The circular walk around the moated castle of Kemnade and the medieval Blankenstein fortress ticks all the boxes of a pleasant hiking experience
Some hikes are great because they focus exclusively on One Big Thing and never let you forget how magnificent that One Big Thing is: hikes through the Grand Canyon, for example, fall into this category, but so do – one level down on the scale of awesomeness – ascents of the smaller peaks in pre-Alpine regions.
But this is not the only way of achieving greatness. Hikes can also do this through a process of incrementation, a kind of “greatness by number” if you like, which works by adding up everything that contributes to a pleasant hiking experience: by providing a good blend of forest and open countryside, enough ascents to make the hikers break a sweat without exhausting them, by throwing in a castle along the way with a pretty village attached, by opening up vistas that reach far into the countryside and by making it all end in a picturesque old town where you can let your impressions slowly sink in over a meal or a cup of coffee in historical surroundings.
The Blankenstein trail ticks all of these boxes, even if you have to cheat a little about the old town at the end, and what’s more: it offers all of that in the middle of Germany’s most densely populated area which is why it is extremely easy to access by public transport. What’s there not to like?
Plus it offers something I have not even mentioned yet: an interesting starting point, the moated castle of Haus Kemnade near the post-industrial town of Bochum in western Germany …
… an authentic piece of history, 400 years old, which today accommodates a museum and a jolly fine beer garden, both worth exploring before you set out on the trail.
Into the Perfect Hiking Trail
Leave Haus Kemnade by turning left into the busy country road that passes it, cross the equally busy road that you will encounter after a few hundred meters (called Wittener Straße) and turn right (uphill) immediately behind the traffic lights, into what looks like a factory driveway but which is in fact the path – called Im Katzenstein (look for the street sign a little further up) – that leads straight into the forest. After about a quarter of a mile, the proper trail begins.
Simply follow the sign that says “Rundwege” (circular paths), and – from here on – just let the A2 arrows guide you past views over the distant Lake Kemnade …
… in between wheat fields and farms …
… and through the dense and nearly primeval Katzenstein forest which gives you a good idea of how scary the fairy tale jungles of Hansel and Gretel must have looked and felt like.
This is decidedly not a “tree farm” like so many other German forests but a natural conservation area – which is also why trees that have fallen down are not cleared away, no matter how much they may be in the way.
The trail is excellently marked, even by German standards, but, in fairness, it needs to be, too, because it can get a little tricky here and there: inside the forest, paths often cross each other, and it is not always immediately obvious which of them you are supposed to follow, the trail makes many twist and turns, and a couple of times, you have to cross a major road and need to look for the arrow which points you into the right direction on the other side. I could easily write 1000 words merely to give you detailed instructions, but, honestly, there is no need for that. I can just as well say it in five: Just stick to the A2.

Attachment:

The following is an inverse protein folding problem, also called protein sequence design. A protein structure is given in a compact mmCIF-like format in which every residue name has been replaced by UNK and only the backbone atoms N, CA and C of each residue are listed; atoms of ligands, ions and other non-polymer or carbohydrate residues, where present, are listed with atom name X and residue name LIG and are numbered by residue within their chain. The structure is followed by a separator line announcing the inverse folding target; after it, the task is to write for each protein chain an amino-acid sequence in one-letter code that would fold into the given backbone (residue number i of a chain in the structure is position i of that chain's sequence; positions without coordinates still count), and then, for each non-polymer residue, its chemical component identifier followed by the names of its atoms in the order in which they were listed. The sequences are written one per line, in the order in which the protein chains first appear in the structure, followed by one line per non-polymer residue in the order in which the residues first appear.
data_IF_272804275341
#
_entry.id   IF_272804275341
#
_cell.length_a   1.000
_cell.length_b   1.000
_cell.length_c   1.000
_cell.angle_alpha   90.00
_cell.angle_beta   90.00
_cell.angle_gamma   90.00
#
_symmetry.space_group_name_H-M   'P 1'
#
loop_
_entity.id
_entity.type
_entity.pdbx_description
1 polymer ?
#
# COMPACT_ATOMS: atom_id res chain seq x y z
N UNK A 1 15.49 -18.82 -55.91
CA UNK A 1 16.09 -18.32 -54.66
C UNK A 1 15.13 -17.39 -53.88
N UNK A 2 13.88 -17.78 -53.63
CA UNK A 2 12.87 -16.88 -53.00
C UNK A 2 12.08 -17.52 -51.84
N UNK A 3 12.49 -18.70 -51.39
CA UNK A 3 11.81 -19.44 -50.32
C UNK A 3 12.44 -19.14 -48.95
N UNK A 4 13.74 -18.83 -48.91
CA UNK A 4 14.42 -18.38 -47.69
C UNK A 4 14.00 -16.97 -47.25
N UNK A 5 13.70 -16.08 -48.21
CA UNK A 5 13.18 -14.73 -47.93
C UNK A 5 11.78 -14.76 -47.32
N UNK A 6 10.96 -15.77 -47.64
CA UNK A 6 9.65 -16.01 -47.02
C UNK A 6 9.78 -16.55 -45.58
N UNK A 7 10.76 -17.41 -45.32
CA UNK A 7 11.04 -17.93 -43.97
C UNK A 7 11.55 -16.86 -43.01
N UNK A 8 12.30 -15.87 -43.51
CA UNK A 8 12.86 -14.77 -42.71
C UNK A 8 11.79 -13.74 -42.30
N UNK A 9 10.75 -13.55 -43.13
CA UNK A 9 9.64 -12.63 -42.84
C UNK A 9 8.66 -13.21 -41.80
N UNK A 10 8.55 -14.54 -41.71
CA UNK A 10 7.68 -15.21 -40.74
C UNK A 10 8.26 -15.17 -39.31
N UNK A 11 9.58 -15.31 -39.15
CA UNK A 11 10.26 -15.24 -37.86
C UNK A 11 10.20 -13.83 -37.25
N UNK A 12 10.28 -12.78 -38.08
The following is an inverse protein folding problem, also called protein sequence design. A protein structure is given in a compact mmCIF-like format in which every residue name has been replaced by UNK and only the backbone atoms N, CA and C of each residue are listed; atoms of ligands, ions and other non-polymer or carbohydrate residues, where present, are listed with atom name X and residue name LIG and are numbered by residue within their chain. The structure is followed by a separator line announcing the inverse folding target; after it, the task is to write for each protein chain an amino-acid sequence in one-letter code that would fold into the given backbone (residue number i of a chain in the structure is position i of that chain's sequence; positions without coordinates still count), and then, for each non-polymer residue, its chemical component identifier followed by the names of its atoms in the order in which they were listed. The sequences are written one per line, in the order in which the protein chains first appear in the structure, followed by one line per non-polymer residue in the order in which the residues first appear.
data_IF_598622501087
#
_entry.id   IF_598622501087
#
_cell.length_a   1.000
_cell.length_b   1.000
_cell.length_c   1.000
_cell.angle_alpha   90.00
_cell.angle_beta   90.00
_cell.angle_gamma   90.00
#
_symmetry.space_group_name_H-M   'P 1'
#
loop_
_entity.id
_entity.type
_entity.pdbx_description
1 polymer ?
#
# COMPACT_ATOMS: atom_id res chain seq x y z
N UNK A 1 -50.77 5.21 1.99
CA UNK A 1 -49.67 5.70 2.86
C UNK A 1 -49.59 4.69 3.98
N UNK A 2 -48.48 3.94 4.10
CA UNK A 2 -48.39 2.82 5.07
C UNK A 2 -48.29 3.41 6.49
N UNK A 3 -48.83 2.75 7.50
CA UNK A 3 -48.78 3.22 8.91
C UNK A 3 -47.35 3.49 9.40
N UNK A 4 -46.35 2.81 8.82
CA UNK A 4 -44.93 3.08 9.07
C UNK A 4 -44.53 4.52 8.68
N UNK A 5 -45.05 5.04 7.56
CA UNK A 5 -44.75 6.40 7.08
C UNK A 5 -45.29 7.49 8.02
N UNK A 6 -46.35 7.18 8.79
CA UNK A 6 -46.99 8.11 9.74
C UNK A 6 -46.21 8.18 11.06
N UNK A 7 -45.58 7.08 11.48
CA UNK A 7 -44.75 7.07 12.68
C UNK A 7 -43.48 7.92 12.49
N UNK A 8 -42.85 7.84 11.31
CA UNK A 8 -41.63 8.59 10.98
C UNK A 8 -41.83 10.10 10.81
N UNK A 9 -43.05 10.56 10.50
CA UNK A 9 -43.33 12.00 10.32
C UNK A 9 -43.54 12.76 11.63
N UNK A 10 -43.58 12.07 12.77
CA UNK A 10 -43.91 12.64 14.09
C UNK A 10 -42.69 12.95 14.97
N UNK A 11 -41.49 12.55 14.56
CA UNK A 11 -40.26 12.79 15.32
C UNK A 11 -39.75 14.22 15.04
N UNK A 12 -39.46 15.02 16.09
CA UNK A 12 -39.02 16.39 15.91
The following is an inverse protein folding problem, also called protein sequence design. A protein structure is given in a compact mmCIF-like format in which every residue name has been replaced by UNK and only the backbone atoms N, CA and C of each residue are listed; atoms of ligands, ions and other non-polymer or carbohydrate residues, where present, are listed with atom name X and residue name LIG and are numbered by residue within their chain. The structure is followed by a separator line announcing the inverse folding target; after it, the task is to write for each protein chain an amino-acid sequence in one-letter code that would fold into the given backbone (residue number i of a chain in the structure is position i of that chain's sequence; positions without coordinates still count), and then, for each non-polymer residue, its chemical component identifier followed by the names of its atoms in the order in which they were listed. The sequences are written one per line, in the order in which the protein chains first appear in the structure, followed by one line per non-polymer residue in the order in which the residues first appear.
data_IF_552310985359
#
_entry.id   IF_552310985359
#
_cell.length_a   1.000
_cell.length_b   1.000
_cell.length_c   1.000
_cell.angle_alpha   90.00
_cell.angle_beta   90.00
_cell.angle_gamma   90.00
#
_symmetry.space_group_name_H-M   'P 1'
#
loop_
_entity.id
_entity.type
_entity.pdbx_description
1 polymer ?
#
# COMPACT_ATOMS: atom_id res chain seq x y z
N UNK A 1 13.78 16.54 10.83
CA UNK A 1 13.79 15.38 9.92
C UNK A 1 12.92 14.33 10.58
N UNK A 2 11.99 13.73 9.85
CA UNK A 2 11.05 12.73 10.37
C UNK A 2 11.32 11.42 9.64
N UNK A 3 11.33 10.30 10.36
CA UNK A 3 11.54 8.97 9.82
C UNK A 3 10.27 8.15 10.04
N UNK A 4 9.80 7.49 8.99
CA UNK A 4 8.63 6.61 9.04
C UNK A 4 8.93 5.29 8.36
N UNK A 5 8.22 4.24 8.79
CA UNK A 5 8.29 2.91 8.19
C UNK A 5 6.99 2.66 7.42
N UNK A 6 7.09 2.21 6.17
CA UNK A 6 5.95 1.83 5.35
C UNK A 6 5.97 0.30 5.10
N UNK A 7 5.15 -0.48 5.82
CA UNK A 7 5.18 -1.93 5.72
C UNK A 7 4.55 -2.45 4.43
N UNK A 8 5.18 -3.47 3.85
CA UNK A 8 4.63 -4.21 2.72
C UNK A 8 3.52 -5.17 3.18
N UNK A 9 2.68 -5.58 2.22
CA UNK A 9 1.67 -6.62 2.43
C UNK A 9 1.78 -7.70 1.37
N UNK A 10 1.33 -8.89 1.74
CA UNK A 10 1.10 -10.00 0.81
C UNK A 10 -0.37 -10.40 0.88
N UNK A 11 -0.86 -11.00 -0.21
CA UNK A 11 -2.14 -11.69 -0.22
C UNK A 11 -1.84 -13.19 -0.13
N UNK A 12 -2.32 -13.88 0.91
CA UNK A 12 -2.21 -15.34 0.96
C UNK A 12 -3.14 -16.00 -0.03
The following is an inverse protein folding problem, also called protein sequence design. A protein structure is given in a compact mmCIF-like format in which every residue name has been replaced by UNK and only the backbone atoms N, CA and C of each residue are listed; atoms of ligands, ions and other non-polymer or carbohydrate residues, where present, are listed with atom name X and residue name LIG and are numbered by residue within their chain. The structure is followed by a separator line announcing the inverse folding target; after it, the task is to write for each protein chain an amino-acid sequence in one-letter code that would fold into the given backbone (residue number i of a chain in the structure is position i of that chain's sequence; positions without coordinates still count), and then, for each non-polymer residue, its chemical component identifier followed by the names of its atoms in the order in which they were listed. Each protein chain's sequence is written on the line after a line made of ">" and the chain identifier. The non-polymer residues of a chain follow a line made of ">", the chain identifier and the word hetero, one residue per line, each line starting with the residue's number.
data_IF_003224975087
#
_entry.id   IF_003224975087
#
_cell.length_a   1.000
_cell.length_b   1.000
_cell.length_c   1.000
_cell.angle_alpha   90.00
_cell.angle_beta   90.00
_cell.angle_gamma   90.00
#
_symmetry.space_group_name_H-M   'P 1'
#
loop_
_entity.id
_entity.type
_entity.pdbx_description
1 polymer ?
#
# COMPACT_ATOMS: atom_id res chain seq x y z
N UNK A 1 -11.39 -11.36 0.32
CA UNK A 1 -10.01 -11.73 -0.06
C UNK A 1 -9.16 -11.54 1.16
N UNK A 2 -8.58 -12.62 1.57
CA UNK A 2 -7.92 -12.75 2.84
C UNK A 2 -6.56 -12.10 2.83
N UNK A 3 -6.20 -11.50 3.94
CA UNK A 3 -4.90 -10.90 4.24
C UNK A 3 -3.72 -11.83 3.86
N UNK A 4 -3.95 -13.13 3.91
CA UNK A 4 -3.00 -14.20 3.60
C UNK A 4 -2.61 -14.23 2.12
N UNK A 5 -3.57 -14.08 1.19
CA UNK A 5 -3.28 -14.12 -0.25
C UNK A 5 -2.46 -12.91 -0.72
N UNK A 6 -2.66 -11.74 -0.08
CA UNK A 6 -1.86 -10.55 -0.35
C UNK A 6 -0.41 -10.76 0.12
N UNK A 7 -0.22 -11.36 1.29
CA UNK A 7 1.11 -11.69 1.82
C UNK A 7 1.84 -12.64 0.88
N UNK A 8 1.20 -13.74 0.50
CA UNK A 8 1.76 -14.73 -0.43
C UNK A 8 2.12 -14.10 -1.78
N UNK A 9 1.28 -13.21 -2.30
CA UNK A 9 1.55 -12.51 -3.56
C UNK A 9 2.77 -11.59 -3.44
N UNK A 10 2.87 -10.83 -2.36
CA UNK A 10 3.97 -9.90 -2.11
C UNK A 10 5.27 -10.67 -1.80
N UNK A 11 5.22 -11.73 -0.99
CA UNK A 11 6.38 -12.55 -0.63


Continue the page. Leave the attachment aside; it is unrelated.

You may only need assistance in one particular spot, which is located about one third of the way in just before the village of Blankenstein. Here, you may want to take a detour to 13th century Blankenstein Castle, walking up in the direction of the church on your right hand side to the castle tower right behind (note: open only during the summer months) …
…from where you get great views over town and country.
When you return to the parking place at the foot of the church, the markers are a little confusing, and you will find yourself faced with three options: do NOT walk back to the forest, do NOT proceed in the direction of the village, but take the third route, the one slightly uphill on your left, and cross the road just behind it – where, on the far side, you will immediately spot the reassuring arrows of the A2 again.
To reach the trailhead of this perfect hiking trail, take bus no. CE31 (direction Hattingen Mitte) from Bochum central train station (which is well integrated into the German rail network) and leave at the stop called Haus Kemnade. (The bus ride takes about 25 minutes. Watch out for your stop right after crossing the big bridge across the river Ruhr.) You will find the moated castle right across your stop behind the trees.
The A2 is a circular trail (of just under 10 km / 6 miles length), so will you return to the spot where you entered underneath the “Rundwege” sign in Katzenstein forest. On your way back, leave the forest on the same path you had used to come in, but turn left into Wittener Straße at the traffic light. There is a bus stop on your right hand side from where you can catch a bus (you can use either of the two lines) to Hattingen Mitte – and to one of the loveliest historical old towns in this part of Germany.
We visited Hattingen before – they have one of west Germany’s prettiest Christmas markets there – but this is really a town for all seasons, and a cold glass of beer on a sunny summer afternoon will do you just as good as a Glühwein in Hattingen’s winter wonderland.
Do not make the mistake of missing Hattingen – even though you have to cheat a little by ending your hike with a (short-ish) bus ride (again with bus CE31 to Hattingen Mitte). It’s well worth your trouble.